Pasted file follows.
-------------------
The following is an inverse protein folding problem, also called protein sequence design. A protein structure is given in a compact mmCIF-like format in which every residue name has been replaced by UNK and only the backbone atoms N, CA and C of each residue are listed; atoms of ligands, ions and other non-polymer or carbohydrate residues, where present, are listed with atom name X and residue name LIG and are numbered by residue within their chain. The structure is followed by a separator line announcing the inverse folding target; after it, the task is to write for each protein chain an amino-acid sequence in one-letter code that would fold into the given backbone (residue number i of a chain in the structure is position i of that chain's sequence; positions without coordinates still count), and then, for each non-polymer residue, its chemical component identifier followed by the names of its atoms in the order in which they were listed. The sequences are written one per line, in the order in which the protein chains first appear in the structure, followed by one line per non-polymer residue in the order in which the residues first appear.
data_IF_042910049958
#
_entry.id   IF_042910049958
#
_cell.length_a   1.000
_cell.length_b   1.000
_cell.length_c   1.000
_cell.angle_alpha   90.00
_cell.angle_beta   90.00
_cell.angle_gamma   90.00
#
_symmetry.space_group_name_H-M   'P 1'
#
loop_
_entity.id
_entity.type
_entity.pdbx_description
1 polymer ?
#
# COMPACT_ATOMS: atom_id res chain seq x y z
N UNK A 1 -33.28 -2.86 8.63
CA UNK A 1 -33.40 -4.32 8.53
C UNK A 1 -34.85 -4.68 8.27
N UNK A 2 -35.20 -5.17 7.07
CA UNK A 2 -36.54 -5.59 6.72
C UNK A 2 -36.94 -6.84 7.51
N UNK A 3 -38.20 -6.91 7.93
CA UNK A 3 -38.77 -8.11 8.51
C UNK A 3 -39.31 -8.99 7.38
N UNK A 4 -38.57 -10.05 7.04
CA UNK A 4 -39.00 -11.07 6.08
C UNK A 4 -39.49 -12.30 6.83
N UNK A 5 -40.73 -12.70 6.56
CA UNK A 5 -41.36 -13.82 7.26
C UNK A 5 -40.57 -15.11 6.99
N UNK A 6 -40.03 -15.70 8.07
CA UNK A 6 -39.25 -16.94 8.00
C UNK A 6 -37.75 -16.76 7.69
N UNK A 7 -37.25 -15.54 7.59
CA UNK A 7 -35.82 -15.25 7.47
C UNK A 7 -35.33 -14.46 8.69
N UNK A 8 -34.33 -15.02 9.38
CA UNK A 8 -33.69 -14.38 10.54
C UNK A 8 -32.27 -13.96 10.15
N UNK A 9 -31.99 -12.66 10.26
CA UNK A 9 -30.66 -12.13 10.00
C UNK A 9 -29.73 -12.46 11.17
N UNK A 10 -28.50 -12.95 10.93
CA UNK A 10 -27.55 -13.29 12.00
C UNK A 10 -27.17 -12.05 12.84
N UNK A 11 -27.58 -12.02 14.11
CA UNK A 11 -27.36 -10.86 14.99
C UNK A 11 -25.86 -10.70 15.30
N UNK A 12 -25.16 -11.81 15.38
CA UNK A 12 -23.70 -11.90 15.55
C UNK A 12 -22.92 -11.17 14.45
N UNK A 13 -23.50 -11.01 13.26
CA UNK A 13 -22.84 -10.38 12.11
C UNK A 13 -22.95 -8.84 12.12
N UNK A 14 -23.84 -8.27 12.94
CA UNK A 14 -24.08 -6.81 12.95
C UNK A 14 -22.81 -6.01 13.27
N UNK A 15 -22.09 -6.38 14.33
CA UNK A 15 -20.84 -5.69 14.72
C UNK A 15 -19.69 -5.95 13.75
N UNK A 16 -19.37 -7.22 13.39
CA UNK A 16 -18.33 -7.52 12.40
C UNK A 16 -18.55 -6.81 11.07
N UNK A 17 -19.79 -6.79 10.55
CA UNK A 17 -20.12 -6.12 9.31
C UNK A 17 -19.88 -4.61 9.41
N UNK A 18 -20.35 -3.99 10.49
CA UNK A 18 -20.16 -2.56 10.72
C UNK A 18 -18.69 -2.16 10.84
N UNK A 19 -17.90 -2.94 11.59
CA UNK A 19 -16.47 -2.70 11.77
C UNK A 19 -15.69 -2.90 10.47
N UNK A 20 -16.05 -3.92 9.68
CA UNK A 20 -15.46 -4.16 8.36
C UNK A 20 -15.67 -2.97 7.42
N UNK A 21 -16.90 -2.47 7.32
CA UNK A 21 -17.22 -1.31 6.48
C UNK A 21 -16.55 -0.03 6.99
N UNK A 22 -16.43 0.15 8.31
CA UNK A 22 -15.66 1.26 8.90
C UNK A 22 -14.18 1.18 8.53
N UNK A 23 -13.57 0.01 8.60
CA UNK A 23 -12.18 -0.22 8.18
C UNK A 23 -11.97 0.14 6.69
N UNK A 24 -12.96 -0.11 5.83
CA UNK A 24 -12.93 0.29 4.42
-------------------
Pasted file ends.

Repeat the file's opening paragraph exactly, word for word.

The following is an inverse protein folding problem, also called protein sequence design. A protein structure is given in a compact mmCIF-like format in which every residue name has been replaced by UNK and only the backbone atoms N, CA and C of each residue are listed; atoms of ligands, ions and other non-polymer or carbohydrate residues, where present, are listed with atom name X and residue name LIG and are numbered by residue within their chain. The structure is followed by a separator line announcing the inverse folding target; after it, the task is to write for each protein chain an amino-acid sequence in one-letter code that would fold into the given backbone (residue number i of a chain in the structure is position i of that chain's sequence; positions without coordinates still count), and then, for each non-polymer residue, its chemical component identifier followed by the names of its atoms in the order in which they were listed. The sequences are written one per line, in the order in which the protein chains first appear in the structure, followed by one line per non-polymer residue in the order in which the residues first appear.